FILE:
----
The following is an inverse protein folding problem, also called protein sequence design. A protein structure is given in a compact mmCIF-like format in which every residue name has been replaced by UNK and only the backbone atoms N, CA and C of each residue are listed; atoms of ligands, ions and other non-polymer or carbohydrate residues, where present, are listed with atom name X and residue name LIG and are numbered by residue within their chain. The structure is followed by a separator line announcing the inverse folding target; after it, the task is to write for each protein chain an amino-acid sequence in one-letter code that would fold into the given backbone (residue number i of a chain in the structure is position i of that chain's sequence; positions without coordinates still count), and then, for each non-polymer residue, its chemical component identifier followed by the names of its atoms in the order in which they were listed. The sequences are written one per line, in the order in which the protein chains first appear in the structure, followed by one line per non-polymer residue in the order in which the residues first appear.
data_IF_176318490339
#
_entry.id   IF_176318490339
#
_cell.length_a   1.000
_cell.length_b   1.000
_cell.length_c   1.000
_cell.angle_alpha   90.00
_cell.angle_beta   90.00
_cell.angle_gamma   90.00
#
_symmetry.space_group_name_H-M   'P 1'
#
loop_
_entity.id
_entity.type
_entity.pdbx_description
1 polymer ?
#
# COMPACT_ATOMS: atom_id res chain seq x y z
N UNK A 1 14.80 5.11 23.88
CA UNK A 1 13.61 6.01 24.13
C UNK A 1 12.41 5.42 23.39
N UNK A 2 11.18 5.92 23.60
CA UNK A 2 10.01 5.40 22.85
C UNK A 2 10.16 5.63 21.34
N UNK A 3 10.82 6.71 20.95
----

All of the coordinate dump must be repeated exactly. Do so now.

The following is an inverse protein folding problem, also called protein sequence design. A protein structure is given in a compact mmCIF-like format in which every residue name has been replaced by UNK and only the backbone atoms N, CA and C of each residue are listed; atoms of ligands, ions and other non-polymer or carbohydrate residues, where present, are listed with atom name X and residue name LIG and are numbered by residue within their chain. The structure is followed by a separator line announcing the inverse folding target; after it, the task is to write for each protein chain an amino-acid sequence in one-letter code that would fold into the given backbone (residue number i of a chain in the structure is position i of that chain's sequence; positions without coordinates still count), and then, for each non-polymer residue, its chemical component identifier followed by the names of its atoms in the order in which they were listed. The sequences are written one per line, in the order in which the protein chains first appear in the structure, followed by one line per non-polymer residue in the order in which the residues first appear.
data_IF_176318490339
#
_entry.id   IF_176318490339
#
_cell.length_a   1.000
_cell.length_b   1.000
_cell.length_c   1.000
_cell.angle_alpha   90.00
_cell.angle_beta   90.00
_cell.angle_gamma   90.00
#
_symmetry.space_group_name_H-M   'P 1'
#
loop_
_entity.id
_entity.type
_entity.pdbx_description
1 polymer ?
#
# COMPACT_ATOMS: atom_id res chain seq x y z
N UNK A 1 14.80 5.11 23.88
CA UNK A 1 13.61 6.01 24.13
C UNK A 1 12.41 5.42 23.39
N UNK A 2 11.18 5.92 23.60
CA UNK A 2 10.01 5.40 22.85
C UNK A 2 10.16 5.63 21.34
N UNK A 3 10.82 6.71 20.95